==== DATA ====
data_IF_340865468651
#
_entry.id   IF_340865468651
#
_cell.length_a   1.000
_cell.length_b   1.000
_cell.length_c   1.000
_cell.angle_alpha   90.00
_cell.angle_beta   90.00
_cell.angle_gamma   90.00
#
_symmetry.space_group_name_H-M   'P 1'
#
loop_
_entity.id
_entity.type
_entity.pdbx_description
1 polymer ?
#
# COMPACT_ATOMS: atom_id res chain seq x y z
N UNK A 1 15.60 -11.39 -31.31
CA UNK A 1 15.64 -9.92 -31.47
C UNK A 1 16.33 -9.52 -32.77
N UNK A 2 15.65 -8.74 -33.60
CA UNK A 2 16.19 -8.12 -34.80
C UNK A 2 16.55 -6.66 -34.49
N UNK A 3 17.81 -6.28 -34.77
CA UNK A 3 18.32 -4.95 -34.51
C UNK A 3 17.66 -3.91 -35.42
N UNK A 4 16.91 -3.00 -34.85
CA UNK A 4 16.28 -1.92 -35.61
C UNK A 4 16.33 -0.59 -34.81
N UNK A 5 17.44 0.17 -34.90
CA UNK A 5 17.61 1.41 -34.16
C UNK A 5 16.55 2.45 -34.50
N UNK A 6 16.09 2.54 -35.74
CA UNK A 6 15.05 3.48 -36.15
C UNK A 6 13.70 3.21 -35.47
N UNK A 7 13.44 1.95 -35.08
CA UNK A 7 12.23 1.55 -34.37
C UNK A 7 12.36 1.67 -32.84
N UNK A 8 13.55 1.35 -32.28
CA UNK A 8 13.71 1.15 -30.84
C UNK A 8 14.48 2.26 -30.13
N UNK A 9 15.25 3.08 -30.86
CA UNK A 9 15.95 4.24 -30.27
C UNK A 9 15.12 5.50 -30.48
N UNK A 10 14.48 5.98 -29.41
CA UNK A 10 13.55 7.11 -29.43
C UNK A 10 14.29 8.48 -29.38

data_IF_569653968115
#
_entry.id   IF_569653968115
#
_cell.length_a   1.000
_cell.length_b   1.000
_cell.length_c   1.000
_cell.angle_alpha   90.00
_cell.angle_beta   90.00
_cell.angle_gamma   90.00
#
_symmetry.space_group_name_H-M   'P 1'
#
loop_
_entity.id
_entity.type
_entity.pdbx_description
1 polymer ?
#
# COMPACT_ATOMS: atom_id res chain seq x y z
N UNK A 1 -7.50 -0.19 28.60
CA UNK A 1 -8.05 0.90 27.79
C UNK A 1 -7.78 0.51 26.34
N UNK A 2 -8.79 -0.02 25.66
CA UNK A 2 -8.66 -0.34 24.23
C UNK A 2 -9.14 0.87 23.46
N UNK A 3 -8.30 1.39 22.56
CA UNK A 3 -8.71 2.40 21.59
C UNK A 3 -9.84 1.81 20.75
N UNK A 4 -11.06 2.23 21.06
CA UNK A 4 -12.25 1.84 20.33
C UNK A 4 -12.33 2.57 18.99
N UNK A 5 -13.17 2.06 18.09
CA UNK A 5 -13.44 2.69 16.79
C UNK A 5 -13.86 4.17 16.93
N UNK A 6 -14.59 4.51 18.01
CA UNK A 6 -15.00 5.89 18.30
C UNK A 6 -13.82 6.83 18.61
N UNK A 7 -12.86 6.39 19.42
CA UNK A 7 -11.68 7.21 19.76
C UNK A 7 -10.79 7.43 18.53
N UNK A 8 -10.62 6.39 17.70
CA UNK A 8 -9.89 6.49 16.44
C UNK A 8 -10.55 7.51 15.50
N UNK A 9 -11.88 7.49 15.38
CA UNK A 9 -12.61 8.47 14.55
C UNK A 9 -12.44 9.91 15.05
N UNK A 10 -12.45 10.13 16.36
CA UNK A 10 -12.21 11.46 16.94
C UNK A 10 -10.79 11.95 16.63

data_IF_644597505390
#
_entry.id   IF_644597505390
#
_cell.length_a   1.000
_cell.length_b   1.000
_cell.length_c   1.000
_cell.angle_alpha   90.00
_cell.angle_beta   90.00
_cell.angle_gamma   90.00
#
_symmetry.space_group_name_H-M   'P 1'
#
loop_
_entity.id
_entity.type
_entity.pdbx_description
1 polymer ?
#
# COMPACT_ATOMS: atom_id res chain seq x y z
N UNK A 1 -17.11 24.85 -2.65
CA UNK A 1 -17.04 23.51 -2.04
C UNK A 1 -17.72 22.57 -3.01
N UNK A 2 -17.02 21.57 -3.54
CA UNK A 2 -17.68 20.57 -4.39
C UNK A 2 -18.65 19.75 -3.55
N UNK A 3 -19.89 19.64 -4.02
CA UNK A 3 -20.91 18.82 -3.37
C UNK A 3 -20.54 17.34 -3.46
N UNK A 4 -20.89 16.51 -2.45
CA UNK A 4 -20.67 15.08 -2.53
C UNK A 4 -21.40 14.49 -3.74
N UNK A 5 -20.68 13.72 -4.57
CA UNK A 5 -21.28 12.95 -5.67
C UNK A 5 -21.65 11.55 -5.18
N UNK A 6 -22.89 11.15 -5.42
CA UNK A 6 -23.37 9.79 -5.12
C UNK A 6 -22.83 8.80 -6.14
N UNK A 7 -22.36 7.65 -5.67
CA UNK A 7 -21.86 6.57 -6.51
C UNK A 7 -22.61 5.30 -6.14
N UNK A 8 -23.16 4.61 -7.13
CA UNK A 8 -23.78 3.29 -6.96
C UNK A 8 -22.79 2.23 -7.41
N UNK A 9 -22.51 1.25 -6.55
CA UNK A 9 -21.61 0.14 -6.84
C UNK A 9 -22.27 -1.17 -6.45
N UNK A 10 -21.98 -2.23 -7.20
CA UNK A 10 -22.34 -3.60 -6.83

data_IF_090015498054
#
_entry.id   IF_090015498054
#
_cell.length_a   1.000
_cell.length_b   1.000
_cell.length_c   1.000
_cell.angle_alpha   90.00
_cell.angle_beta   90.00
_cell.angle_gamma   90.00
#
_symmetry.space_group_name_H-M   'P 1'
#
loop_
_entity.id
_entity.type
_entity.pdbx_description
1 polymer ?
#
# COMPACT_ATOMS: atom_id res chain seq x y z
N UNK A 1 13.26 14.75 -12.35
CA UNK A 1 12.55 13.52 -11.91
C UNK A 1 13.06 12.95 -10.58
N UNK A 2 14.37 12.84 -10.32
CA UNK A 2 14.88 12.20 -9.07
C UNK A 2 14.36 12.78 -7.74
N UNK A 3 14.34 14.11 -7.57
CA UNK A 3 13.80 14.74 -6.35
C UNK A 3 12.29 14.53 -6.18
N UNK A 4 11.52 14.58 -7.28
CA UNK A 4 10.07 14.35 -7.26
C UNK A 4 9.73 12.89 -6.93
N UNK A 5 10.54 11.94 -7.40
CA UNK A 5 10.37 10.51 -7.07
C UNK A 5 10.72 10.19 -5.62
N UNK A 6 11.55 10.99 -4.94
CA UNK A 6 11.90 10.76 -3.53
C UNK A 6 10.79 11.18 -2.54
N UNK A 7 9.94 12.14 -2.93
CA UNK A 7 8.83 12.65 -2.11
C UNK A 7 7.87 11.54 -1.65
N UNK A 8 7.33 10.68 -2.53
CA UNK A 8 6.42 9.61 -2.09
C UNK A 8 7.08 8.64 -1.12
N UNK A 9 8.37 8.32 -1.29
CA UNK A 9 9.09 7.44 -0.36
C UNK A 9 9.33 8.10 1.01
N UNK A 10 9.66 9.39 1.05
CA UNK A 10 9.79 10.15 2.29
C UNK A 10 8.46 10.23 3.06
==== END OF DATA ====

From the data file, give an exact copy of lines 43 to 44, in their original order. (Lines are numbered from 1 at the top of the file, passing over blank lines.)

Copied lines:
CA UNK A 8 13.71 1.15 -30.84
C UNK A 8 14.48 2.26 -30.13